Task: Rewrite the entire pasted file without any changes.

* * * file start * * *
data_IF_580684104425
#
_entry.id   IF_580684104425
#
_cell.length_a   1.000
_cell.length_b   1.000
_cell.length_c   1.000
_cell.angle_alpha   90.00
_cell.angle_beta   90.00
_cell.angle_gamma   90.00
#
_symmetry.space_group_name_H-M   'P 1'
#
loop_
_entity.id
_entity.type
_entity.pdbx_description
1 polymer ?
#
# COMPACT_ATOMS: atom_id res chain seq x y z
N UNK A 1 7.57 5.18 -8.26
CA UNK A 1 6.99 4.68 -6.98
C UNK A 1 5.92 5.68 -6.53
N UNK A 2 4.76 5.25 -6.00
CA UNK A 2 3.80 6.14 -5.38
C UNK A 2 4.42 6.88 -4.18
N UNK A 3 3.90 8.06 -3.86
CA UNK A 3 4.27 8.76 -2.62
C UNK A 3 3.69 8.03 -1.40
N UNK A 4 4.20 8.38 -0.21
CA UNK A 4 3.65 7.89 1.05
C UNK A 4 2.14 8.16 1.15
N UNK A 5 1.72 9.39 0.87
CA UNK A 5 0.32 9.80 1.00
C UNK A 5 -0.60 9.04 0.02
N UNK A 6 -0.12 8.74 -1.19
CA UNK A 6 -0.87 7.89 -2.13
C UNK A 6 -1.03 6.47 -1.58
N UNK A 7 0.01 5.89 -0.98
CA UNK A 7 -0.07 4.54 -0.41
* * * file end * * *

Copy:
data_IF_580684104425
#
_entry.id   IF_580684104425
#
_cell.length_a   1.000
_cell.length_b   1.000
_cell.length_c   1.000
_cell.angle_alpha   90.00
_cell.angle_beta   90.00
_cell.angle_gamma   90.00
#
_symmetry.space_group_name_H-M   'P 1'
#
loop_
_entity.id
_entity.type
_entity.pdbx_description
1 polymer ?
#
# COMPACT_ATOMS: atom_id res chain seq x y z
N UNK A 1 7.57 5.18 -8.26
CA UNK A 1 6.99 4.68 -6.98
C UNK A 1 5.92 5.68 -6.53
N UNK A 2 4.76 5.25 -6.00
CA UNK A 2 3.80 6.14 -5.38
C UNK A 2 4.42 6.88 -4.18
N UNK A 3 3.90 8.06 -3.86
CA UNK A 3 4.27 8.76 -2.62
C UNK A 3 3.69 8.03 -1.40
N UNK A 4 4.20 8.38 -0.21
CA UNK A 4 3.65 7.89 1.05
C UNK A 4 2.14 8.16 1.15
N UNK A 5 1.72 9.39 0.87
CA UNK A 5 0.32 9.80 1.00
C UNK A 5 -0.60 9.04 0.02
N UNK A 6 -0.12 8.74 -1.19
CA UNK A 6 -0.87 7.89 -2.13
C UNK A 6 -1.03 6.47 -1.58
N UNK A 7 0.01 5.89 -0.98
CA UNK A 7 -0.07 4.54 -0.41